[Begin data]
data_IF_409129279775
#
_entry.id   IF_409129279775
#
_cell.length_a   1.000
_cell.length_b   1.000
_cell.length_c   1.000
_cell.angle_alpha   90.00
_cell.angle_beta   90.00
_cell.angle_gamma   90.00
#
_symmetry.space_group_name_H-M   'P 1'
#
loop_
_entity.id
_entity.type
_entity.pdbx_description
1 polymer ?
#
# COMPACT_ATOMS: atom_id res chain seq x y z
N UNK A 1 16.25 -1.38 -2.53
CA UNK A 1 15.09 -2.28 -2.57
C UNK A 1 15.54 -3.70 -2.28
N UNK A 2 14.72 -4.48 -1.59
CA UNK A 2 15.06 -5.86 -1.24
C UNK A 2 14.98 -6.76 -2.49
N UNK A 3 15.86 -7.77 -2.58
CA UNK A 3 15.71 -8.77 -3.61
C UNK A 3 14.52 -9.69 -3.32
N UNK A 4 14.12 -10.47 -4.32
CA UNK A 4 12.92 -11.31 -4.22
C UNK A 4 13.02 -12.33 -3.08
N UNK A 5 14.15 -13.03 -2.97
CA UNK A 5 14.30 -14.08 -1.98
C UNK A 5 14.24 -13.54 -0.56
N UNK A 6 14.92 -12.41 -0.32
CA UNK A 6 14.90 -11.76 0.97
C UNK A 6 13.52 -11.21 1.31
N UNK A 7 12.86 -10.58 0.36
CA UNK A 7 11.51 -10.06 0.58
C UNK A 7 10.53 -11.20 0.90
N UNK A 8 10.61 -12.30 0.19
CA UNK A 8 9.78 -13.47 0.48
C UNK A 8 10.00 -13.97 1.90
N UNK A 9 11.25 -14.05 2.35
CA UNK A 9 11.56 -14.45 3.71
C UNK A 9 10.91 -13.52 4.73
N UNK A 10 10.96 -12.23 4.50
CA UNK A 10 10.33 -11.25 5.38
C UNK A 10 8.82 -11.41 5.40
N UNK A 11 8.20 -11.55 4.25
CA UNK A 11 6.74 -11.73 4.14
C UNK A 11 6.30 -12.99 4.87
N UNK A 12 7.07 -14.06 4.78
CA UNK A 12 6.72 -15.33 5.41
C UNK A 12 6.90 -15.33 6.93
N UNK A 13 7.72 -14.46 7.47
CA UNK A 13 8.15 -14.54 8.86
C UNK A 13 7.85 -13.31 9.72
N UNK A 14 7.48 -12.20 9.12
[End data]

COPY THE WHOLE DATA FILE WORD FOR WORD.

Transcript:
data_IF_409129279775
#
_entry.id   IF_409129279775
#
_cell.length_a   1.000
_cell.length_b   1.000
_cell.length_c   1.000
_cell.angle_alpha   90.00
_cell.angle_beta   90.00
_cell.angle_gamma   90.00
#
_symmetry.space_group_name_H-M   'P 1'
#
loop_
_entity.id
_entity.type
_entity.pdbx_description
1 polymer ?
#
# COMPACT_ATOMS: atom_id res chain seq x y z
N UNK A 1 16.25 -1.38 -2.53
CA UNK A 1 15.09 -2.28 -2.57
C UNK A 1 15.54 -3.70 -2.28
N UNK A 2 14.72 -4.48 -1.59
CA UNK A 2 15.06 -5.86 -1.24
C UNK A 2 14.98 -6.76 -2.49
N UNK A 3 15.86 -7.77 -2.58
CA UNK A 3 15.71 -8.77 -3.61
C UNK A 3 14.52 -9.69 -3.32
N UNK A 4 14.12 -10.47 -4.32
CA UNK A 4 12.92 -11.31 -4.22
C UNK A 4 13.02 -12.33 -3.08
N UNK A 5 14.15 -13.03 -2.97
CA UNK A 5 14.30 -14.08 -1.98
C UNK A 5 14.24 -13.54 -0.56
N UNK A 6 14.92 -12.41 -0.32
CA UNK A 6 14.90 -11.76 0.97
C UNK A 6 13.52 -11.21 1.31
N UNK A 7 12.86 -10.58 0.36
CA UNK A 7 11.51 -10.06 0.58
C UNK A 7 10.53 -11.20 0.90
N UNK A 8 10.61 -12.30 0.19
CA UNK A 8 9.78 -13.47 0.48
C UNK A 8 10.00 -13.97 1.90
N UNK A 9 11.25 -14.05 2.35
CA UNK A 9 11.56 -14.45 3.71
C UNK A 9 10.91 -13.52 4.73
N UNK A 10 10.96 -12.23 4.50
CA UNK A 10 10.33 -11.25 5.38
C UNK A 10 8.82 -11.41 5.40
N UNK A 11 8.20 -11.55 4.25
CA UNK A 11 6.74 -11.73 4.14
C UNK A 11 6.30 -12.99 4.87
N UNK A 12 7.07 -14.06 4.78
CA UNK A 12 6.72 -15.33 5.41
C UNK A 12 6.90 -15.33 6.93
N UNK A 13 7.72 -14.46 7.47
CA UNK A 13 8.15 -14.54 8.86
C UNK A 13 7.85 -13.31 9.72
N UNK A 14 7.48 -12.20 9.12